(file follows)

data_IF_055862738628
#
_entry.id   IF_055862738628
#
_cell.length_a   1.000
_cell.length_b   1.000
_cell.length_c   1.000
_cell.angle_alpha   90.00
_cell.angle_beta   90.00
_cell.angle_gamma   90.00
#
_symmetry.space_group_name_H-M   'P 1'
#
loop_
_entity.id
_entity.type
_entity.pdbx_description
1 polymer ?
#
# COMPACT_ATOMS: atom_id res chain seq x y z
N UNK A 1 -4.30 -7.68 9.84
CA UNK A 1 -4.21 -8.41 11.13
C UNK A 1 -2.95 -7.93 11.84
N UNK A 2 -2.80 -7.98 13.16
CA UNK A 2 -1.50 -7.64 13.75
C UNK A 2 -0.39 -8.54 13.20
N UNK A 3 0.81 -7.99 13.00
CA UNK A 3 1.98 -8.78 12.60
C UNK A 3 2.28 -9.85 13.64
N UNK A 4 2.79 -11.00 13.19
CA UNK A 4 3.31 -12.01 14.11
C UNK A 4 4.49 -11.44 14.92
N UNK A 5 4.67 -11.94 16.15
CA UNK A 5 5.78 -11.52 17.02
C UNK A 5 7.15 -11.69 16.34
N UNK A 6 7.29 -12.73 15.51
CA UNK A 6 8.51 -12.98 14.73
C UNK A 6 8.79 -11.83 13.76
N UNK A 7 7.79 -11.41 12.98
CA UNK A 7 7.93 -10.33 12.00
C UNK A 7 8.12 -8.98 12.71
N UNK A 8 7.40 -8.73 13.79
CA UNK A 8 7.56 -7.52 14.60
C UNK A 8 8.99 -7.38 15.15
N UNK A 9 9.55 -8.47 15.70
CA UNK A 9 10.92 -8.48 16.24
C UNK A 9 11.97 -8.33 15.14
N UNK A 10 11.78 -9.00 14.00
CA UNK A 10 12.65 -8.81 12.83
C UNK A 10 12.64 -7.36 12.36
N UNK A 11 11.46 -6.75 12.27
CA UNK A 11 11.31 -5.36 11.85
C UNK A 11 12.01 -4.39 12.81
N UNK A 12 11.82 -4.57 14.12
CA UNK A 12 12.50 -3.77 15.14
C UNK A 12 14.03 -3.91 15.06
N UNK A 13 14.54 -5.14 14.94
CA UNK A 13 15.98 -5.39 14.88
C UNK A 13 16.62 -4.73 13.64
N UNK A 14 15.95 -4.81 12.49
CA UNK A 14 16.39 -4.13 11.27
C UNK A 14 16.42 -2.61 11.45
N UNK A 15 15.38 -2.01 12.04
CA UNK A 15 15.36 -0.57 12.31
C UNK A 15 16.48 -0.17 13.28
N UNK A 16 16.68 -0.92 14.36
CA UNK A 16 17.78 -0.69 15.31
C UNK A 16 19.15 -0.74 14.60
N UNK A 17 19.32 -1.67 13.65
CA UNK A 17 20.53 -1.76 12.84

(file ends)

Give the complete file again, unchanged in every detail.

data_IF_055862738628
#
_entry.id   IF_055862738628
#
_cell.length_a   1.000
_cell.length_b   1.000
_cell.length_c   1.000
_cell.angle_alpha   90.00
_cell.angle_beta   90.00
_cell.angle_gamma   90.00
#
_symmetry.space_group_name_H-M   'P 1'
#
loop_
_entity.id
_entity.type
_entity.pdbx_description
1 polymer ?
#
# COMPACT_ATOMS: atom_id res chain seq x y z
N UNK A 1 -4.30 -7.68 9.84
CA UNK A 1 -4.21 -8.41 11.13
C UNK A 1 -2.95 -7.93 11.84
N UNK A 2 -2.80 -7.98 13.16
CA UNK A 2 -1.50 -7.64 13.75
C UNK A 2 -0.39 -8.54 13.20
N UNK A 3 0.81 -7.99 13.00
CA UNK A 3 1.98 -8.78 12.60
C UNK A 3 2.28 -9.85 13.64
N UNK A 4 2.79 -11.00 13.19
CA UNK A 4 3.31 -12.01 14.11
C UNK A 4 4.49 -11.44 14.92
N UNK A 5 4.67 -11.94 16.15
CA UNK A 5 5.78 -11.52 17.02
C UNK A 5 7.15 -11.69 16.34
N UNK A 6 7.29 -12.73 15.51
CA UNK A 6 8.51 -12.98 14.73
C UNK A 6 8.79 -11.83 13.76
N UNK A 7 7.79 -11.41 12.98
CA UNK A 7 7.93 -10.33 12.00
C UNK A 7 8.12 -8.98 12.71
N UNK A 8 7.40 -8.73 13.79
CA UNK A 8 7.56 -7.52 14.60
C UNK A 8 8.99 -7.38 15.15
N UNK A 9 9.55 -8.47 15.70
CA UNK A 9 10.92 -8.48 16.24
C UNK A 9 11.97 -8.33 15.14
N UNK A 10 11.78 -9.00 14.00
CA UNK A 10 12.65 -8.81 12.83
C UNK A 10 12.64 -7.36 12.36
N UNK A 11 11.46 -6.75 12.27
CA UNK A 11 11.31 -5.36 11.85
C UNK A 11 12.01 -4.39 12.81
N UNK A 12 11.82 -4.57 14.12
CA UNK A 12 12.50 -3.77 15.14
C UNK A 12 14.03 -3.91 15.06
N UNK A 13 14.54 -5.14 14.94
CA UNK A 13 15.98 -5.39 14.88
C UNK A 13 16.62 -4.73 13.64
N UNK A 14 15.95 -4.81 12.49
CA UNK A 14 16.39 -4.13 11.27
C UNK A 14 16.42 -2.61 11.45
N UNK A 15 15.38 -2.01 12.04
CA UNK A 15 15.36 -0.57 12.31
C UNK A 15 16.48 -0.17 13.28
N UNK A 16 16.68 -0.92 14.36
CA UNK A 16 17.78 -0.69 15.31
C UNK A 16 19.15 -0.74 14.60
N UNK A 17 19.32 -1.67 13.65
CA UNK A 17 20.53 -1.76 12.84